Detective retraces chain of custody of gang recordings
Witness met with police more than 30 times
The lead investigator in the Clansman-One Don Gang trial testified on Wednesday that he and an ex-gangster had made an arrangement for him to secretly record conversations between himself and the alleged criminals.
The detective sergeant further recalled in the Home Circuit Court that he had given the ex-gangster-turned-state witness a smartphone in January 2019, on which to record the conversations. The ex-gangster visited his office on three different dates in January and turned in the phone when the memory was full and the phone was returned to him.
However, the police witness testified that after collecting the phone, he had turned it over to another detective with certain instructions who had taken it to the Communication Forensic and Cybercrime Unit (CFCU) at the Cyber Counter-Terrorism and Organised Crime Investigation Branch (C-TOC) and returned it to him.
The investigator said he last collected the phone from the witness on January 28, 2019.
But he told the court that he last saw the phone on November 21 this year when he retrieved the device from the CFCU and took it to the Office of the Director of Public Prosecutions.
The police witness, who is the seventh for the prosecution, is among four police witnesses who are being hastily called by the prosecution to establish the chain of custody for the recordings which the court heard were taken from the phone and stored on a compact disc.
The prosecution on Tuesday attempted to have the recordings admitted into evidence after calling two other police witnesses who had prepared the transcripts of the recordings from the compact discs, but its effort was thwarted after the defence objected.
Among the defence’s objections was that there was no evidence establishing the chain of custody, safekeeping, and integrity for the compact disc.
Consequently, the prosecution on Wednesday informed the court that it will be restrategising and, therefore, will be calling four police witnesses to establish the chain of custody.
The prosecution’s second witness, a former top-tier member of the gang, had testified that he had secretly recorded phone conversations that he had with key alleged members of the gang, including the reputed leader, Andre ‘Blackman’ Bryan, and the lone alleged female defendant, Stephanie Christie, and had handed them over to the police.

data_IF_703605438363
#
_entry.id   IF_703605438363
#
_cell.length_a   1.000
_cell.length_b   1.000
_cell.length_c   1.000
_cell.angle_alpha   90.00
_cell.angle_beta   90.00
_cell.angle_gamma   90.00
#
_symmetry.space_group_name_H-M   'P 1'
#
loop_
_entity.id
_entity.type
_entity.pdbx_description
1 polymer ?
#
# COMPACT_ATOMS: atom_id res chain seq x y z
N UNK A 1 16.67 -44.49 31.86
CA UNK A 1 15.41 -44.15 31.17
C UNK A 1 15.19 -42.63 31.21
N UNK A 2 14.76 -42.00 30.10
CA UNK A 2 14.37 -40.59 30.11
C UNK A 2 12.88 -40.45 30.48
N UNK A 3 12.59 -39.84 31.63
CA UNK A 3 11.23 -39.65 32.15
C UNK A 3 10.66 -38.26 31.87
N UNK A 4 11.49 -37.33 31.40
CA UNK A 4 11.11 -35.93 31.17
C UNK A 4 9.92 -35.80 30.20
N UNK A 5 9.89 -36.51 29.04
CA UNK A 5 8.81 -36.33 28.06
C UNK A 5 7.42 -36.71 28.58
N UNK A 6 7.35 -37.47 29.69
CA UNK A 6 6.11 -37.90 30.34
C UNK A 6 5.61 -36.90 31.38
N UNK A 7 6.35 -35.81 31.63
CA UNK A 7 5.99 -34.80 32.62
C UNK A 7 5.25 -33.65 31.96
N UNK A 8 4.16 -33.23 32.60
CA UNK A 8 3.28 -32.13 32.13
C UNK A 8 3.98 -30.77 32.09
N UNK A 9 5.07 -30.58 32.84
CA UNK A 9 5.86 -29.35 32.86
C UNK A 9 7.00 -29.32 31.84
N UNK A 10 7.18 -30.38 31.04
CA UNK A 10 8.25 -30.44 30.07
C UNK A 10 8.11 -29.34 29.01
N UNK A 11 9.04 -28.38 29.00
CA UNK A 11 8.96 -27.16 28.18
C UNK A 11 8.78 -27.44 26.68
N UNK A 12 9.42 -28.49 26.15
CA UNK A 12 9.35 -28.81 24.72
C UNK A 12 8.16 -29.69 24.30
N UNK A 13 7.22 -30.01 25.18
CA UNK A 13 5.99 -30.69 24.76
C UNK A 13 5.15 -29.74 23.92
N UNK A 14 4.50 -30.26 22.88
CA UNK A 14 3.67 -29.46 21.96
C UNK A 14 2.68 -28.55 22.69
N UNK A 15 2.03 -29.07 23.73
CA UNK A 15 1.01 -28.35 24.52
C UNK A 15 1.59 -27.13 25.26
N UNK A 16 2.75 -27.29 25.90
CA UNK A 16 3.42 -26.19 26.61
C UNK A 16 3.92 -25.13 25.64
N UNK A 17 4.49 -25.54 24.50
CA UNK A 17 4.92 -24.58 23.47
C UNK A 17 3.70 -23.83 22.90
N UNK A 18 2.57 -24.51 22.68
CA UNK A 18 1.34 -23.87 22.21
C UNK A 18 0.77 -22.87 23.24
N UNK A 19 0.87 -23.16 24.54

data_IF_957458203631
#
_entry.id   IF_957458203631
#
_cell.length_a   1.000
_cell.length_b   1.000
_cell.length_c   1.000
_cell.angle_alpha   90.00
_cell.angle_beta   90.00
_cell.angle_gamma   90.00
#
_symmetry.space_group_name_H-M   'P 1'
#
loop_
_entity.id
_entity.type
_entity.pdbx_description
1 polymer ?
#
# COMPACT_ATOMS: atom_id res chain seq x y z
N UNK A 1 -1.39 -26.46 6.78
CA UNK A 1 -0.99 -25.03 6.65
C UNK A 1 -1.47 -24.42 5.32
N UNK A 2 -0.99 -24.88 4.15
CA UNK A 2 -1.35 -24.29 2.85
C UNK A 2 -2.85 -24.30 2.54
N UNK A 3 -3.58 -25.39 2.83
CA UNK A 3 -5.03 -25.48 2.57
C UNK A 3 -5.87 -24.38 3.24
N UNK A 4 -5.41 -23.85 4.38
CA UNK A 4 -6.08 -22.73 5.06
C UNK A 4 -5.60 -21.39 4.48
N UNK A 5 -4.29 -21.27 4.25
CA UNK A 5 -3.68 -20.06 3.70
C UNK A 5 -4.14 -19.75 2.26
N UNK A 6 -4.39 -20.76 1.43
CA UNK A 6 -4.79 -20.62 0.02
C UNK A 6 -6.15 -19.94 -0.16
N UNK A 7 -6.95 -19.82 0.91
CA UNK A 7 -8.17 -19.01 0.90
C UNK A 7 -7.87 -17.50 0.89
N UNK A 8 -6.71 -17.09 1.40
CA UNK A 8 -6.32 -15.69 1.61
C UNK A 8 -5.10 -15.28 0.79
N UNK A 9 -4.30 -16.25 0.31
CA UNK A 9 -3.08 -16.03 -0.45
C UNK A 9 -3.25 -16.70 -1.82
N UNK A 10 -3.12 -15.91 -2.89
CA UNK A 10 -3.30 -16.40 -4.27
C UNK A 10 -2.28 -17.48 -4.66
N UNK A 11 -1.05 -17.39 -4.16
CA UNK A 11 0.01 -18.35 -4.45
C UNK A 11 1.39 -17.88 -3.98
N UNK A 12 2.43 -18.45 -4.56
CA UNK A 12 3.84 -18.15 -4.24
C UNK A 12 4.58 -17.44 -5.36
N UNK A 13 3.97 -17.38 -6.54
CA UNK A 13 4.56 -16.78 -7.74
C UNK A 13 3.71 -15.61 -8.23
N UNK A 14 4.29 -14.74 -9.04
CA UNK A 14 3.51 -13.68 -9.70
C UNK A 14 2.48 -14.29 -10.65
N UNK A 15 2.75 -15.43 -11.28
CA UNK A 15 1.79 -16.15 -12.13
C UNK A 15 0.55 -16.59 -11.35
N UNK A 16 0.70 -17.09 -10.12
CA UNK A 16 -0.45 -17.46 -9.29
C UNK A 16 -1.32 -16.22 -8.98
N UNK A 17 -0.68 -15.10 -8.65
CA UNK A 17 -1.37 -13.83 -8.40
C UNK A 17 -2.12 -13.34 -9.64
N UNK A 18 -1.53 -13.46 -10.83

The witness said he had recorded the conversations on three phones using a call-recording application.
The lead investigating officer, during his evidence-in-chief, testified that he was introduced to the witness in November 2018 and that the witness, who had been using a false name out of fear for his life, had indicated that he wanted to give him information about the gang.
The officer told the court that the police had not made any offer or promised the witness any inducement in exchange for his statement.
TIME SPENT RECORDING
According to the officer, after spending hours talking to the witness that day, they met the very next day and started recording his statements.
The police witness said they met more than 30 times and spent an average six hours daily recording the statements.
The officer said the witness had told him about the origin of the gang, its leadership and membership, and about criminal acts the organisation executed.
He also testified that the former gang member had taken him to several areas in St Catherine including Lauriston, Rivoli, the Spanish Town bus park, Jones Avenue, Tryall Heights, Thompson Pen Road, and Chancery Street in St Andrew and had shown him where the gang had murdered its victims.
The investigator said the witness had also shown him a site at Waterloo Lane in St Catherine where the gang had allegedly buried two men from Denham Town in Kingston.
Two other police witnesses who had also handled the phone testified before the lead investigator.
They outlined how they had come into contact with the phone and what they did with it.
One of the officers testified that he had collected it from the ex-gangster and had submitted it to CFCU, while the other said the lead investigator had given him the phone with certain instructions.
Bryan and 32 other alleged gang members are being tried on an indictment with 25 counts under the Criminal Justice (Suppression of Criminal Organizations) Act and the Firearms Act.
The One Don Gang is a breakaway faction of the Clansman Gang.
The lead investigator will return to the stand when the case resumes today.